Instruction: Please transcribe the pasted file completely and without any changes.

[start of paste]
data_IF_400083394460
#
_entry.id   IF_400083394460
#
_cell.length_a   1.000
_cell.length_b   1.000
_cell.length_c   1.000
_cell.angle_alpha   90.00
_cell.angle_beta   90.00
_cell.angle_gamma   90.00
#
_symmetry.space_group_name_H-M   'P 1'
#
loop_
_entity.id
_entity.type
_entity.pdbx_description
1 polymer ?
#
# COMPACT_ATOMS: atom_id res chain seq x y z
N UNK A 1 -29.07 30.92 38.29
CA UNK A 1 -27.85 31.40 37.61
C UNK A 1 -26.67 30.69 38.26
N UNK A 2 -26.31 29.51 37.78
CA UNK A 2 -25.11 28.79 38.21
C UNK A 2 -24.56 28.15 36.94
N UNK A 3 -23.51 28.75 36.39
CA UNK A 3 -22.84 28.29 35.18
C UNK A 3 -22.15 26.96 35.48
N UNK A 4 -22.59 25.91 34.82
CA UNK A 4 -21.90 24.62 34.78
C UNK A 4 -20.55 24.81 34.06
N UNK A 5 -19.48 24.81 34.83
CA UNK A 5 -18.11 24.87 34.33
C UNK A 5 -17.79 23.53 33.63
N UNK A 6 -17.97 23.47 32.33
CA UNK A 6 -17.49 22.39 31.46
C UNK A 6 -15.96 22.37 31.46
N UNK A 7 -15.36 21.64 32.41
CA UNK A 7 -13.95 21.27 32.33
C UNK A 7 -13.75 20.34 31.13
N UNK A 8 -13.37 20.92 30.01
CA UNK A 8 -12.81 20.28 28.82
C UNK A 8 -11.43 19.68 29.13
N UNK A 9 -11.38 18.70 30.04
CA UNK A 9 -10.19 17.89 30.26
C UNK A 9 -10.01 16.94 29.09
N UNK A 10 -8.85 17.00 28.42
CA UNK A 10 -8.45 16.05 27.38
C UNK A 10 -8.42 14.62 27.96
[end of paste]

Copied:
data_IF_400083394460
#
_entry.id   IF_400083394460
#
_cell.length_a   1.000
_cell.length_b   1.000
_cell.length_c   1.000
_cell.angle_alpha   90.00
_cell.angle_beta   90.00
_cell.angle_gamma   90.00
#
_symmetry.space_group_name_H-M   'P 1'
#
loop_
_entity.id
_entity.type
_entity.pdbx_description
1 polymer ?
#
# COMPACT_ATOMS: atom_id res chain seq x y z
N UNK A 1 -29.07 30.92 38.29
CA UNK A 1 -27.85 31.40 37.61
C UNK A 1 -26.67 30.69 38.26
N UNK A 2 -26.31 29.51 37.78
CA UNK A 2 -25.11 28.79 38.21
C UNK A 2 -24.56 28.15 36.94
N UNK A 3 -23.51 28.75 36.39
CA UNK A 3 -22.84 28.29 35.18
C UNK A 3 -22.15 26.96 35.48
N UNK A 4 -22.59 25.91 34.82
CA UNK A 4 -21.90 24.62 34.78
C UNK A 4 -20.55 24.81 34.06
N UNK A 5 -19.48 24.81 34.83
CA UNK A 5 -18.11 24.87 34.33
C UNK A 5 -17.79 23.53 33.63
N UNK A 6 -17.97 23.47 32.33
CA UNK A 6 -17.49 22.39 31.46
C UNK A 6 -15.96 22.37 31.46
N UNK A 7 -15.36 21.64 32.41
CA UNK A 7 -13.95 21.27 32.33
C UNK A 7 -13.75 20.34 31.13
N UNK A 8 -13.37 20.92 30.01
CA UNK A 8 -12.81 20.28 28.82
C UNK A 8 -11.43 19.68 29.13
N UNK A 9 -11.38 18.70 30.04
CA UNK A 9 -10.19 17.89 30.26
C UNK A 9 -10.01 16.94 29.09
N UNK A 10 -8.85 17.00 28.42
CA UNK A 10 -8.45 16.05 27.38
C UNK A 10 -8.42 14.62 27.96